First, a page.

Theresia Hoenisch, born Reder, born Feb. 27, 1902 in Filipovo, wife of Valentin Hoenisch, resident of Filipovo, Kralja Petra 87, at this time in Endersbach, in the region of Waiblingen.
As of the fall of 1944, my hometown was occupied by Hungarian and German troops, and I declined to follow an evacuation order and stayed at home with my children Paul (born Nov. 4, 1933) and Rosalia (born Dec. 12, 1940). My husband was taken on
September 15, 1944, with other men from my town, to work. I was forced to stay alone with my children during the Partisan occupation (from 15 thru 17 of October, 1944). On November 1, 1944, with the beat of a drum, it was announced that all men and women from the age of 16 through 65, report with horse and wagon, shovels and rakes, to work at the airport by Odzaci. Older men, such as my 67 year old father-in-law, also had to report. We were directed to build a runway. Later, in December, I had to go to Sombor, to work on the airport there. In all kinds of weather, even in heavy rain, I had to lift crushed stone and dirt. In the middle of December 1944, I came back to Filipovo, but after 2 days, with a threat to my life, I had to report for work. I had to again go back to the airport near Sombor, and did not return until the night of December 24, 1944.
In the meantime, 240 men from my hometown were hauled away, and were never seen again. On Dec. 26, 1944, all girls and women, between the ages of 18 and 30, and the men between 18 and 35 who had remained in town, had to report to city hall. They were told they would have to go away to work for 15 days. They were assembled together, approximately 100 persons, and under guard were hauled to Russia. We who were left behind, were fearful for our lives every day. Constantly, as we were forced to work, we feared for our lives. During the night of March, 12, 1945, the drum sounded that all persons from the ages of 15 to 55, should report to city hall. In the middle of the night, I also reported to city hall. Drunken Partisans, who stole liquor from my neighbors, told us to report at 6 a.m., to work in the corn fields in Backi-Brestovac for 3 days. Approximately 600 persons from my town, myself included, were brought to a camp. All barracks were filled to capacity with people of german descent. My mother and my in-laws, with my children, stayed at home. From Sombor, 470 persons (approx. 66 from my town), were placed in a work camp in Kolut. Here I was put to work in different work assignments for 11 months. We had very poor care; in the first 3 months there was no salt in the food. I did not even have the necessary clothes, since we were initially told that we would only be gone for 3 days. During Easter in 1945, the remaining people of german descent in the Batschka region, including the old, sick and children, were driven away from their homes, and taken to the concentration camp in Gakova. Also included were my mother, my in-laws, my children and countless relatives. Those that did not leave were simply shot, such as my fellow countrymen Franz Pertschi and Jakob Amend.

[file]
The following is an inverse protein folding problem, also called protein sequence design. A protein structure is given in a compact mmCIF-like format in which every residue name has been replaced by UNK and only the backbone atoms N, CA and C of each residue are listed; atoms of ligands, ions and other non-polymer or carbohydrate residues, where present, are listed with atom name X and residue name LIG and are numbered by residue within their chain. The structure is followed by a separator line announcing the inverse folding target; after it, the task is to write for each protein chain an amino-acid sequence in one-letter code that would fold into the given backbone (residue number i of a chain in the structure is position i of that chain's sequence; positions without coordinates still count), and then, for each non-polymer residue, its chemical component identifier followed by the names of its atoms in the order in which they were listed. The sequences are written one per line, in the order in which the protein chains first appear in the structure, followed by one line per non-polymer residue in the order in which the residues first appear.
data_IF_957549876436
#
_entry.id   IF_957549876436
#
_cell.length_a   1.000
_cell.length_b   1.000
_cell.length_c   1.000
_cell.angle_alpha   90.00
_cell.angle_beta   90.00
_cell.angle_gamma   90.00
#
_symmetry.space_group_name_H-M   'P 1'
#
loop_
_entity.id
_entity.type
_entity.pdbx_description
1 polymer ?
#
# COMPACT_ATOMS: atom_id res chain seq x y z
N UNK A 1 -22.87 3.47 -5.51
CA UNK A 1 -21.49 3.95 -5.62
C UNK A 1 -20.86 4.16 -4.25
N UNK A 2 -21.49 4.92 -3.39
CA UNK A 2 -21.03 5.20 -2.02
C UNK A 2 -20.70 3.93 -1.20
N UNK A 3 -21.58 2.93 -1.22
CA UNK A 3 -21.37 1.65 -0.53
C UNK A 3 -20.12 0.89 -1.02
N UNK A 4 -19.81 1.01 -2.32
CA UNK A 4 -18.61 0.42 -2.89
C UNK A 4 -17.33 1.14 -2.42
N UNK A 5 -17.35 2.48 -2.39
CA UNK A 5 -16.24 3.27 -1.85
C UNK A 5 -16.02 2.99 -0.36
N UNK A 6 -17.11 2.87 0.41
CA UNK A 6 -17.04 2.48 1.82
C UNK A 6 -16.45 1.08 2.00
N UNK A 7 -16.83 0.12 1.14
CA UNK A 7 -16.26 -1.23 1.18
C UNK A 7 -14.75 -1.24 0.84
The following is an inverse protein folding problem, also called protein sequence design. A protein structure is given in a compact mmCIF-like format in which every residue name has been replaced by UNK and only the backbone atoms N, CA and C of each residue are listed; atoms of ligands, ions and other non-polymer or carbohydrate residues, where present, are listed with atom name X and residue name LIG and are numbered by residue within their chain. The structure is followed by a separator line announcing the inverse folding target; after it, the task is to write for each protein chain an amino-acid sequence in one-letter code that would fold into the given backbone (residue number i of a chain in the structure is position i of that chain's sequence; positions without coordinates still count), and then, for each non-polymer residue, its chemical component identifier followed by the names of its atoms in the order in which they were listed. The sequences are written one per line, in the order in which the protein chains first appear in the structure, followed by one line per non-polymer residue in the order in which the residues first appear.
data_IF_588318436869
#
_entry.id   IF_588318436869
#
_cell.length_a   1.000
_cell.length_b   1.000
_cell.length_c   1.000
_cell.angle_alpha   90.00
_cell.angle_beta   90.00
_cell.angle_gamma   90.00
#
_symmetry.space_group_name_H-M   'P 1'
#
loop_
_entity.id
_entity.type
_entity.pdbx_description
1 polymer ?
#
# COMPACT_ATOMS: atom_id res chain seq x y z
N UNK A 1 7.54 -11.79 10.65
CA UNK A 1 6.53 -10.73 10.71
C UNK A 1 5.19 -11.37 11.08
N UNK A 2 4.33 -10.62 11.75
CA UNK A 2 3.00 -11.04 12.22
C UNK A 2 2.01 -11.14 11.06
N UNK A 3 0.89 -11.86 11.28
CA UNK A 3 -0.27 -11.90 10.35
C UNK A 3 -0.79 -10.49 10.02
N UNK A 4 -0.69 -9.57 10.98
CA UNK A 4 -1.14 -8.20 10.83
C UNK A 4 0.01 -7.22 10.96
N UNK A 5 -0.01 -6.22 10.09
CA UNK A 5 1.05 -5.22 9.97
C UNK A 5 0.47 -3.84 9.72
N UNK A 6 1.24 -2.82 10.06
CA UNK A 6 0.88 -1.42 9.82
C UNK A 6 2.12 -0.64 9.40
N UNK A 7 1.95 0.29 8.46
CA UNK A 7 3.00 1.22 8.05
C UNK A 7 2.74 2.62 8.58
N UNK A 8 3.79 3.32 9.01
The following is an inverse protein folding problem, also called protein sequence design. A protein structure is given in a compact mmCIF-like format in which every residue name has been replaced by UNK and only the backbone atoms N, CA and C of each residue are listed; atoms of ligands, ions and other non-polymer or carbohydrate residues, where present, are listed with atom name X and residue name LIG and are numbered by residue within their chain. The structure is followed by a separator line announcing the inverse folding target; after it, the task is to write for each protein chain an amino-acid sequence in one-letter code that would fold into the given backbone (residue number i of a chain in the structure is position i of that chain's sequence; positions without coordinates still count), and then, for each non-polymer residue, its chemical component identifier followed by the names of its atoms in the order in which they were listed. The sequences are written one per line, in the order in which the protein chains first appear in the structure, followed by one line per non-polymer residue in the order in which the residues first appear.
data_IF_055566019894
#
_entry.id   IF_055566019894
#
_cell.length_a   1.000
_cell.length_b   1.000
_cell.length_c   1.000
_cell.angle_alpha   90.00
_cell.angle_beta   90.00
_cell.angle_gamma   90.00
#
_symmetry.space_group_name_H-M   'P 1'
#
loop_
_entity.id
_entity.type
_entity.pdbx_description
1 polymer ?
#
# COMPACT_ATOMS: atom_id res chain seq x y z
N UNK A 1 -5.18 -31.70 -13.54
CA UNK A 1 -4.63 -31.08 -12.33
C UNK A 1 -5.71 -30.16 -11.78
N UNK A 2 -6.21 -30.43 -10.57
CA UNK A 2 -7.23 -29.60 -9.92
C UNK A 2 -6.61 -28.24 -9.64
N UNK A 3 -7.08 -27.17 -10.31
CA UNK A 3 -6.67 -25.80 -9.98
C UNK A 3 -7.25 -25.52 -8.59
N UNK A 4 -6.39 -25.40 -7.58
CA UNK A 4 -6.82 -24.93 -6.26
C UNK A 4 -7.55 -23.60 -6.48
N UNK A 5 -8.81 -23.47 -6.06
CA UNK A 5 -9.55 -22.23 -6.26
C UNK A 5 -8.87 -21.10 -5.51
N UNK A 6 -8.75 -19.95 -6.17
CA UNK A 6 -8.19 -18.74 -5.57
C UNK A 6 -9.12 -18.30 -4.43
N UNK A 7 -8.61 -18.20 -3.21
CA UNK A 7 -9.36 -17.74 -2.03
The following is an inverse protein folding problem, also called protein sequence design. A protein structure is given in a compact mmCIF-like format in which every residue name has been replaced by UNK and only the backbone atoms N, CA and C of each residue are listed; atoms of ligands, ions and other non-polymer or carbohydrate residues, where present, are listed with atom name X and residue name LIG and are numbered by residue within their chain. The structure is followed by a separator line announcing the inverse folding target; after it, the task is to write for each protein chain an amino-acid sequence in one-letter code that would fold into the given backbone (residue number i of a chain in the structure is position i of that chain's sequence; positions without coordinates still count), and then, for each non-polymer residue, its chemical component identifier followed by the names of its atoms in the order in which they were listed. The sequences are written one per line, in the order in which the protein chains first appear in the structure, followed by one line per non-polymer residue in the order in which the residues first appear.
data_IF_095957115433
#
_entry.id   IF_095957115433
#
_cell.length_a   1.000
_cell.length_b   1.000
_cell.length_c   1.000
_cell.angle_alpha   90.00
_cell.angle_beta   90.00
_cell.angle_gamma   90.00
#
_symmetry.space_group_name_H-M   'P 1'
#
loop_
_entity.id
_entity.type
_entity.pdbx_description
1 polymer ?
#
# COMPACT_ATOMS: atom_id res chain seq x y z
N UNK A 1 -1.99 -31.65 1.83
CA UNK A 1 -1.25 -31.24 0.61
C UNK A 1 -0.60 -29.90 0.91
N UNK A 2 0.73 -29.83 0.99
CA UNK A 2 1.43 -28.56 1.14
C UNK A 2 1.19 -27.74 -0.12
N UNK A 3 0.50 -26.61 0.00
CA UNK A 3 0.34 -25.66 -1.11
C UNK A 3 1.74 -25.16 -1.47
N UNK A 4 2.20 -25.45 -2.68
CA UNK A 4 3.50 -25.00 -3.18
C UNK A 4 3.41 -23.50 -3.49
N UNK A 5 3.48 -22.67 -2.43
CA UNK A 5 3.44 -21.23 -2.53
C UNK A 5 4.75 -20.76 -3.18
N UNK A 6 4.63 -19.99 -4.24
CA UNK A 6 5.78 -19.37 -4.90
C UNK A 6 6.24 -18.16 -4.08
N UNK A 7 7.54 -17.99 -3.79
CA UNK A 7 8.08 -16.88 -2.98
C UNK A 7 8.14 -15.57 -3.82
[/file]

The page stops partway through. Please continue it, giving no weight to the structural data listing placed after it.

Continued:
In the autumn of 1945, I became sick with typhus, because I was undernourished. In the meantime, my children found out where I was, and escaped from Gakova. Shortly afterwards, my mother and mother-in-law died from starvation. My children came to where I was in Kolut. Here I became sick again in December 1945. When I was well enough to travel, I was chased, with my children, in the snow, towards Gakovo. There, everything we begged for in Kolut, the Partisans stole from us. Also, my earrings and my wedding band were taken from me. In the camp were thousands of people of german descent from the whole region of Batschka. They were mostly old, sick, those unable to work. We laid on the floors, with little straw. Those in the camp, including children and older people, were punished for any small infractions. In many cases, they were shot as they tried to escape. Once, my neighbor, Katharina Wurtzki, did not go to work as we were being assembled, and she shot in the open. My fellow countryman, Martin Rack, who wanted to bring food to his wife and 5 children, so that they would not starve, was captured and shot in the street. His…..??? There were also many suicides that occurred in the camp. My neighbor Rosalia Harjung and Anna Schmidt jumped into the well. Children who were caught begging for food, were locked in the basement without food and were beaten. Only twice a day were we given water soup, and once cornbread. I did not have any bread.
During the time I was in the camp (January – February 1946), approximately 50-60 people died daily. They were put into a mass grave, without a Christian burial, along with hundreds of others. The wooden crossed in the cemetery were taken and used to heat the kitchen in the camp. Even though there were harsh punishments, many people escaped, in order to save their lives. Many, who tried to escape, froze to death. Others, who were captured, were severely punished, and some were shot to death.
On Feb. 12, 1946, my husband came from Hungary during the night across the border to the camp. The next night he succeeded in taking us out of the camp, and into Hungary. My old father-in-law, who was not well enough to travel, on bended knee begged us to take him along. He begged us to return to pick him up when he would be able to travel. We couldn’t fulfill his wishes, since shortly after that he died. My husband was able to get us on our feet again, and it was possible for us to leave with a transport of Hungarian germans, in the end of May 1946 to escape to Germany.
I swear under oath, that everything in this report is true.
Stuttgart, May 16, 1947